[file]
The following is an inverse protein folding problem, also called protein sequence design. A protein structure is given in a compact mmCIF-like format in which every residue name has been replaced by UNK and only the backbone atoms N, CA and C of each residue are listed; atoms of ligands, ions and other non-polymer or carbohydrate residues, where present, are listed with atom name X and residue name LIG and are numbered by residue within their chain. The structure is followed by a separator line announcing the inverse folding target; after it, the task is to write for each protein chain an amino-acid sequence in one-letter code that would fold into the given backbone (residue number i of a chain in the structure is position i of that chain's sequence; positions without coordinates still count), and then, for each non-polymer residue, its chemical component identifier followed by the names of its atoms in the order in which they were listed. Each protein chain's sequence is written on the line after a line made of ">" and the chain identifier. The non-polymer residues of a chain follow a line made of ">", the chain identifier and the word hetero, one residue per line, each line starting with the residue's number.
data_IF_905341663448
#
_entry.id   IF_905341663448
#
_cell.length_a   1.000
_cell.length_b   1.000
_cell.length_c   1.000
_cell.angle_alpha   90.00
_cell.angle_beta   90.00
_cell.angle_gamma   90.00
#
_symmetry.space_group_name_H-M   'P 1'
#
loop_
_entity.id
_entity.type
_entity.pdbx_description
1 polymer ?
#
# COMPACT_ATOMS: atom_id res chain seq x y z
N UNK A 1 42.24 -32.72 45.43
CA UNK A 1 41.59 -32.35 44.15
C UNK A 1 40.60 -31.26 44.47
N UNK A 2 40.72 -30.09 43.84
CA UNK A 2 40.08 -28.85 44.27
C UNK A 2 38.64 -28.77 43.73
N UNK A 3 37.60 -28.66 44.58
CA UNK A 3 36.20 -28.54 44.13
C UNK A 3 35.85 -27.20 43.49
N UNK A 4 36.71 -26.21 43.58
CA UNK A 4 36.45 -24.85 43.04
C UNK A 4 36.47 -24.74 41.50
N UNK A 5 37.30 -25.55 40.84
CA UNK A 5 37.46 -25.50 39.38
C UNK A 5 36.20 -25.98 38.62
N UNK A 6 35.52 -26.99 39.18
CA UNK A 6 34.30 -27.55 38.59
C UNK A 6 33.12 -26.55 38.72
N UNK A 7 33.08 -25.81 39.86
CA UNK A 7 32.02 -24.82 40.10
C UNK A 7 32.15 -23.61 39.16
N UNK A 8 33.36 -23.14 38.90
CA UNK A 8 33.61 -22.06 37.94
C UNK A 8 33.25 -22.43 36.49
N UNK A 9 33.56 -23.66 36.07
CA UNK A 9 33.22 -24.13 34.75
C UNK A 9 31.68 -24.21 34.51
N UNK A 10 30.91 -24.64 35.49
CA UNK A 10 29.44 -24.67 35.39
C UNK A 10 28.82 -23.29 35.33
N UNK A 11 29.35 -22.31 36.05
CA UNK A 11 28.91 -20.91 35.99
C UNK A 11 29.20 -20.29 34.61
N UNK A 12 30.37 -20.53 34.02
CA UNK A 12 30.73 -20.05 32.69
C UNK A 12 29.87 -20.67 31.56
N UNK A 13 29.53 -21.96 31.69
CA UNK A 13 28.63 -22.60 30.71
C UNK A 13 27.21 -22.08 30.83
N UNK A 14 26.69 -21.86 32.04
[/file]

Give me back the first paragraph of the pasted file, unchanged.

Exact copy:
The following is an inverse protein folding problem, also called protein sequence design. A protein structure is given in a compact mmCIF-like format in which every residue name has been replaced by UNK and only the backbone atoms N, CA and C of each residue are listed; atoms of ligands, ions and other non-polymer or carbohydrate residues, where present, are listed with atom name X and residue name LIG and are numbered by residue within their chain. The structure is followed by a separator line announcing the inverse folding target; after it, the task is to write for each protein chain an amino-acid sequence in one-letter code that would fold into the given backbone (residue number i of a chain in the structure is position i of that chain's sequence; positions without coordinates still count), and then, for each non-polymer residue, its chemical component identifier followed by the names of its atoms in the order in which they were listed. Each protein chain's sequence is written on the line after a line made of ">" and the chain identifier. The non-polymer residues of a chain follow a line made of ">", the chain identifier and the word hetero, one residue per line, each line starting with the residue's number.